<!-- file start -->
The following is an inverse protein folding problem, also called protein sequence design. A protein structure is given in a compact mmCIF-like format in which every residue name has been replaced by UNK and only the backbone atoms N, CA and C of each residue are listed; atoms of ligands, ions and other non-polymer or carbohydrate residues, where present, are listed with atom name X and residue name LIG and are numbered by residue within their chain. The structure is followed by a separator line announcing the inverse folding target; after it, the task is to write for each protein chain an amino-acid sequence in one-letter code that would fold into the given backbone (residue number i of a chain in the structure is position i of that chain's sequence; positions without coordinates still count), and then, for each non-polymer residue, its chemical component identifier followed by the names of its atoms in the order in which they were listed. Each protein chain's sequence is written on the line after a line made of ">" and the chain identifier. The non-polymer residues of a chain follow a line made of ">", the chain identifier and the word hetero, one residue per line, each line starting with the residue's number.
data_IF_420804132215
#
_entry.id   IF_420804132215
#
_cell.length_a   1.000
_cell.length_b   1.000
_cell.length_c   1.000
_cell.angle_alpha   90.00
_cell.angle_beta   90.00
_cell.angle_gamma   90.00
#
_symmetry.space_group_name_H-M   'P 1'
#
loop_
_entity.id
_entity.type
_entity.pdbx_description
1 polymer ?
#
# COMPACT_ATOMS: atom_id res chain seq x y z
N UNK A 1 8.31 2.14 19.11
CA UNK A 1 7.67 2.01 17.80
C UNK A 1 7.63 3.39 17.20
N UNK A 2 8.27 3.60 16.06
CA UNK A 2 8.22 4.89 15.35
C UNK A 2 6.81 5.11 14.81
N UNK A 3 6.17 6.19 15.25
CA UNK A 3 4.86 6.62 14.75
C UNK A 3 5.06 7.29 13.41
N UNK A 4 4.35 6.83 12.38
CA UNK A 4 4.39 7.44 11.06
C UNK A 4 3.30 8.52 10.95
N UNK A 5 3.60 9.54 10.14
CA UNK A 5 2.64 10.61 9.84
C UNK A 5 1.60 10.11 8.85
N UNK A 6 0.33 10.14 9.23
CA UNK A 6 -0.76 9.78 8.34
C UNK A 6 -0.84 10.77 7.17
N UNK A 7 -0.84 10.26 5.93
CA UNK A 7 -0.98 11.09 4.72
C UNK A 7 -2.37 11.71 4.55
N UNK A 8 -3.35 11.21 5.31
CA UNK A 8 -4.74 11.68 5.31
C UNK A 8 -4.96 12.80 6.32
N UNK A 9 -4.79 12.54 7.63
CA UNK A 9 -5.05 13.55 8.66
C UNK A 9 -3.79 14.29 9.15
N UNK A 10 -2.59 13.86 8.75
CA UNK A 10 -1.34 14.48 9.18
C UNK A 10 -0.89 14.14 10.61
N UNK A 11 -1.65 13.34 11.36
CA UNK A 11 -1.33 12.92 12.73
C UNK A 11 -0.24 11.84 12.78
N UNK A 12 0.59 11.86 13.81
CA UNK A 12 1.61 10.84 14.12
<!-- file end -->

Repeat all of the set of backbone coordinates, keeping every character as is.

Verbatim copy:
The following is an inverse protein folding problem, also called protein sequence design. A protein structure is given in a compact mmCIF-like format in which every residue name has been replaced by UNK and only the backbone atoms N, CA and C of each residue are listed; atoms of ligands, ions and other non-polymer or carbohydrate residues, where present, are listed with atom name X and residue name LIG and are numbered by residue within their chain. The structure is followed by a separator line announcing the inverse folding target; after it, the task is to write for each protein chain an amino-acid sequence in one-letter code that would fold into the given backbone (residue number i of a chain in the structure is position i of that chain's sequence; positions without coordinates still count), and then, for each non-polymer residue, its chemical component identifier followed by the names of its atoms in the order in which they were listed. Each protein chain's sequence is written on the line after a line made of ">" and the chain identifier. The non-polymer residues of a chain follow a line made of ">", the chain identifier and the word hetero, one residue per line, each line starting with the residue's number.
data_IF_420804132215
#
_entry.id   IF_420804132215
#
_cell.length_a   1.000
_cell.length_b   1.000
_cell.length_c   1.000
_cell.angle_alpha   90.00
_cell.angle_beta   90.00
_cell.angle_gamma   90.00
#
_symmetry.space_group_name_H-M   'P 1'
#
loop_
_entity.id
_entity.type
_entity.pdbx_description
1 polymer ?
#
# COMPACT_ATOMS: atom_id res chain seq x y z
N UNK A 1 8.31 2.14 19.11
CA UNK A 1 7.67 2.01 17.80
C UNK A 1 7.63 3.39 17.20
N UNK A 2 8.27 3.60 16.06
CA UNK A 2 8.22 4.89 15.35
C UNK A 2 6.81 5.11 14.81
N UNK A 3 6.17 6.19 15.25
CA UNK A 3 4.86 6.62 14.75
C UNK A 3 5.06 7.29 13.41
N UNK A 4 4.35 6.83 12.38
CA UNK A 4 4.39 7.44 11.06
C UNK A 4 3.30 8.52 10.95
N UNK A 5 3.60 9.54 10.14
CA UNK A 5 2.64 10.61 9.84
C UNK A 5 1.60 10.11 8.85
N UNK A 6 0.33 10.14 9.23
CA UNK A 6 -0.76 9.78 8.34
C UNK A 6 -0.84 10.77 7.17
N UNK A 7 -0.84 10.26 5.93
CA UNK A 7 -0.98 11.09 4.72
C UNK A 7 -2.37 11.71 4.55
N UNK A 8 -3.35 11.21 5.31
CA UNK A 8 -4.74 11.68 5.31
C UNK A 8 -4.96 12.80 6.32
N UNK A 9 -4.79 12.54 7.63
CA UNK A 9 -5.05 13.55 8.66
C UNK A 9 -3.79 14.29 9.15
N UNK A 10 -2.59 13.86 8.75
CA UNK A 10 -1.34 14.48 9.18
C UNK A 10 -0.89 14.14 10.61
N UNK A 11 -1.65 13.34 11.36
CA UNK A 11 -1.33 12.92 12.73
C UNK A 11 -0.24 11.84 12.78
N UNK A 12 0.59 11.86 13.81
CA UNK A 12 1.61 10.84 14.12